306                                 dynamic libraries, also called <varname>$libdir</varname>.
307                                 The architecture identifier to use is defined on <ulink
308                                 url="https://wiki.debian.org/Multiarch/Tuples">Multiarch Architecture Specifiers (Tuples)</ulink>
309                                 list. Legacy locations of <varname>$libdir</varname> are
310                                 <filename>/usr/lib</filename>,
311                                 <filename>/usr/lib64</filename>.
312                                 This directory should not
313                                 be used for package-specific data,
314                                 unless this data is
315                                 architecture-dependent, too. To query
316                                 <varname>$libdir</varname> for the
317                                 primary architecture of the system,
318                                 invoke:
319                                 <programlisting># pkg-config --variable=libdir systemd</programlisting> or
320                                 <programlisting># systemd-path system-library-arch</programlisting>
321                                 </para></listitem>
322
323                         </varlistentry>
324
325                         <varlistentry>
326                                 <term><filename>/usr/share</filename></term>
327                                 <listitem><para>Resources shared
328                                 between multiple packages, such as
329                                 documentation, man pages, time zone
330                                 information, fonts and other
331                                 resources. Usually, the precise
332                                 location and format of files stored
333                                 below this directory is subject to
334                                 specifications that ensure
335                                 interoperability.</para></listitem>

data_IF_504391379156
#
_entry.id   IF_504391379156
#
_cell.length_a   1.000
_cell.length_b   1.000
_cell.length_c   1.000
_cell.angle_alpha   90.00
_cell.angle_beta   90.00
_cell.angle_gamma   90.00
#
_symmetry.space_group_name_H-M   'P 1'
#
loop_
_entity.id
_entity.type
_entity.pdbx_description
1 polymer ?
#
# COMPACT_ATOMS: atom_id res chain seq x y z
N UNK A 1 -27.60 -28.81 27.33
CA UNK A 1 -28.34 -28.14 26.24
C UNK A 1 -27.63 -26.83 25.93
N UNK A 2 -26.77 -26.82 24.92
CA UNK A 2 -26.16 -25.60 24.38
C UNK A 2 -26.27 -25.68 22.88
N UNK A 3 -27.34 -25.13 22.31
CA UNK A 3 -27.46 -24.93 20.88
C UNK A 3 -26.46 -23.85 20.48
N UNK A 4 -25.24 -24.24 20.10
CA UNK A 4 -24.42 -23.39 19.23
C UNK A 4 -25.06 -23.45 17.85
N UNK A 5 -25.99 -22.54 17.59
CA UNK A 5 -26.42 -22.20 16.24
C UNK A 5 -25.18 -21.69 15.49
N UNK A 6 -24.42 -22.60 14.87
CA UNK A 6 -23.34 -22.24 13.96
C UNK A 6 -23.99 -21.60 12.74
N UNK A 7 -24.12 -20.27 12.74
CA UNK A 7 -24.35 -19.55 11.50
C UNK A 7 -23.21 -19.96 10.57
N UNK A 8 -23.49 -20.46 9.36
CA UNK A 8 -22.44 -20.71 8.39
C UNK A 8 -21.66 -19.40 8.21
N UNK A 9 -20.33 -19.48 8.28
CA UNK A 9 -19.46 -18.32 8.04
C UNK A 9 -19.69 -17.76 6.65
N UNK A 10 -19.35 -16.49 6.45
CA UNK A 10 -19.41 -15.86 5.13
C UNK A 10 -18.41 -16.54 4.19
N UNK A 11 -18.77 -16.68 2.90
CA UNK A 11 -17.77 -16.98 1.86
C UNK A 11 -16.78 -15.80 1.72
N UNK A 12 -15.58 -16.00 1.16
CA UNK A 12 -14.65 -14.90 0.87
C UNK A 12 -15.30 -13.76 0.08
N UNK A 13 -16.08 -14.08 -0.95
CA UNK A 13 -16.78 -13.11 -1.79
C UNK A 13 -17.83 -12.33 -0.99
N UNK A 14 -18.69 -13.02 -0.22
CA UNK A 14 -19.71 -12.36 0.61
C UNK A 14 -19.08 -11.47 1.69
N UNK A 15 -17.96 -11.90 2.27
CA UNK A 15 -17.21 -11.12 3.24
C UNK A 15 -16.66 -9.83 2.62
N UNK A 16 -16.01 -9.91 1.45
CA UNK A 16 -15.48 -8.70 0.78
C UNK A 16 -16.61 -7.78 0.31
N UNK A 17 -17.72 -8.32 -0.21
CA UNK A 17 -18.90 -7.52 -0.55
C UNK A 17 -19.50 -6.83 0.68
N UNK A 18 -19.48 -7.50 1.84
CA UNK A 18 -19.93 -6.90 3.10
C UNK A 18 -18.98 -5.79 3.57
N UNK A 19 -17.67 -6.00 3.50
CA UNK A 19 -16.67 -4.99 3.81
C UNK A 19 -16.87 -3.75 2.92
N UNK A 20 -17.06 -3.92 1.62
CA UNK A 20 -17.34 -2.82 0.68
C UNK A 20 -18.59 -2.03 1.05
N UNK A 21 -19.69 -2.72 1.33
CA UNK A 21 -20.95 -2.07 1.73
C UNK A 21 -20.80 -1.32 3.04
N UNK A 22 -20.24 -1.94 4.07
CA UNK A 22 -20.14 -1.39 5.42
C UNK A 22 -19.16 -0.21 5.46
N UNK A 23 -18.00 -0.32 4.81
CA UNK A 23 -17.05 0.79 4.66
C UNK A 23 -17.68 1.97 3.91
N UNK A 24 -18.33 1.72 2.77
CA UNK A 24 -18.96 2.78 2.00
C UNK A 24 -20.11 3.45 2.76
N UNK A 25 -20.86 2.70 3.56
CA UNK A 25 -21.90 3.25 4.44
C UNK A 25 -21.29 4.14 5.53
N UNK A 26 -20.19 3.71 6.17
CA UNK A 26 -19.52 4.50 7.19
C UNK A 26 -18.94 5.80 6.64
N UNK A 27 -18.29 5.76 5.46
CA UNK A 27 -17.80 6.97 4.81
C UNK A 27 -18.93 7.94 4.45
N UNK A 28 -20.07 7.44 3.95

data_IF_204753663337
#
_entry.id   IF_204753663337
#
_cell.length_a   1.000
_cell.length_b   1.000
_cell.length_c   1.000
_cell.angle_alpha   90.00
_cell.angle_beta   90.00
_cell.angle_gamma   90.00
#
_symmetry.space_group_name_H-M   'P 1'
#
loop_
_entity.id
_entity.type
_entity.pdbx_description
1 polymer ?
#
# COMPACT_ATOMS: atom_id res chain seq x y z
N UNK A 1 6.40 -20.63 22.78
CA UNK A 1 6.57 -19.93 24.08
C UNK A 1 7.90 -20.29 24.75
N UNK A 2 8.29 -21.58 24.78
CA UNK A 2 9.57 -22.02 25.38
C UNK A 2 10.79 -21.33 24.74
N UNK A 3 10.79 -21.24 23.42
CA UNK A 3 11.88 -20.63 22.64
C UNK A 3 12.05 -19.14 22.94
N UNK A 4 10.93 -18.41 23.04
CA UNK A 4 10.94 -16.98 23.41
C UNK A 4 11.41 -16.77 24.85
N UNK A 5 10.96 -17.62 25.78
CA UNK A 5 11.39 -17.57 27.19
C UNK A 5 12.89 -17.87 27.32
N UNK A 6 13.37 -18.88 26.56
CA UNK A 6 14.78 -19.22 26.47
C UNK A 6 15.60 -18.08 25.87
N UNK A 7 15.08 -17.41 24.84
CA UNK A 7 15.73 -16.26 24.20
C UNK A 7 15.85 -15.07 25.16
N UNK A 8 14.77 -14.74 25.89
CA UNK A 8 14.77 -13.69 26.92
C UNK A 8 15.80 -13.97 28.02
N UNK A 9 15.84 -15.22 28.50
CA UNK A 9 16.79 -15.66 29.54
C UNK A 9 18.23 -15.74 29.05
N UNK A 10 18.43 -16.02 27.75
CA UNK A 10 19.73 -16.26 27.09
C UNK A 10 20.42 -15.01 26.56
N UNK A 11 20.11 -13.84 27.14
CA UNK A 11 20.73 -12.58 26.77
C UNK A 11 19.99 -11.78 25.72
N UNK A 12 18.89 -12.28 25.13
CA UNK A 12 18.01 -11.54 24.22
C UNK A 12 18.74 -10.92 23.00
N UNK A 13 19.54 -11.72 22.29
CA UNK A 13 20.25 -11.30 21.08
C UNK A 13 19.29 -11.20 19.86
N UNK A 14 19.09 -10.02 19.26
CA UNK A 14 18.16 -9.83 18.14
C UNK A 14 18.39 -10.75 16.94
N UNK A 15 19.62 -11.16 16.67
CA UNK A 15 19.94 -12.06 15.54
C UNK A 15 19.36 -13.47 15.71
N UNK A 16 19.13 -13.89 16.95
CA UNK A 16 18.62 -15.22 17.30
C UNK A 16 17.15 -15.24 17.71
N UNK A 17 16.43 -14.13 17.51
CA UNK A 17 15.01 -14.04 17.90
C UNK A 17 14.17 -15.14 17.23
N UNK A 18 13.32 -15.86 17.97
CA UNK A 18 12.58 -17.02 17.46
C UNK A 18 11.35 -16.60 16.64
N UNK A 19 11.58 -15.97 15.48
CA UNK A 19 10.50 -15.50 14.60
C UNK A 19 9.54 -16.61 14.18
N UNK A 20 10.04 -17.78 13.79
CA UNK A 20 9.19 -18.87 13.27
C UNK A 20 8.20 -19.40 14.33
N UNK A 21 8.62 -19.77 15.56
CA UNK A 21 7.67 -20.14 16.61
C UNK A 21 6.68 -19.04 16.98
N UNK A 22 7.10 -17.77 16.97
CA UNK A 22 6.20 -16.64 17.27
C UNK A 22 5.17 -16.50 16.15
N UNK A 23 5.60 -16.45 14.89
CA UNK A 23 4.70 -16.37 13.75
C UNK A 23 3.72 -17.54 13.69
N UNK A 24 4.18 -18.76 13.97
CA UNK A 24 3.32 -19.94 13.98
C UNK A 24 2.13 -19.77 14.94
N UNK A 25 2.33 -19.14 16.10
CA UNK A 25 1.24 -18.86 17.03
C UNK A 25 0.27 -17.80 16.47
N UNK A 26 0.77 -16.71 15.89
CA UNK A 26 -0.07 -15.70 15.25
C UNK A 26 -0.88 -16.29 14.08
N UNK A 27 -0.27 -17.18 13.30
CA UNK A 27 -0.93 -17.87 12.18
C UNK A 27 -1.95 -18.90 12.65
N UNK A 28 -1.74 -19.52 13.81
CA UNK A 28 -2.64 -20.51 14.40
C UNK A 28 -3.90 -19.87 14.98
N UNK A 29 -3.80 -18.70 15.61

336                         </varlistentry>
337
338                         <varlistentry>
339                                 <term><filename>/usr/share/doc</filename></term>
340                                 <listitem><para>Documentation for the
341                                 operating system or system
342                                 packages.</para></listitem>
343                         </varlistentry>
344
345                         <varlistentry>
346                                 <term><filename>/usr/share/factory/etc</filename></term>
347                                 <listitem><para>Repository for
348                                 vendor-supplied default configuration
349                                 files. This directory should be
350                                 populated with pristine vendor versions
351                                 of all configuration files that may be
352                                 placed in
353                                 <filename>/etc</filename>. This is
354                                 useful to compare the local
355                                 configuration of a system with vendor
356                                 defaults and to populate the local
357                                 configuration with
358                                 defaults.</para></listitem>
359                         </varlistentry>
360
361                         <varlistentry>
362                                 <term><filename>/usr/share/factory/var</filename></term>
363
364                                 <listitem><para>Similar to
365                                 <filename>/usr/share/factory/etc</filename>
366                                 but for vendor versions of files in
367                                 the variable, persistent data
368                                 directory
369                                 <filename>/var</filename>.</para></listitem>
370
371                         </varlistentry>
372                 </variablelist>
373         </refsect1>
374
375         <refsect1>
376                 <title>Persistent Variable System Data</title>
377
378                 <variablelist>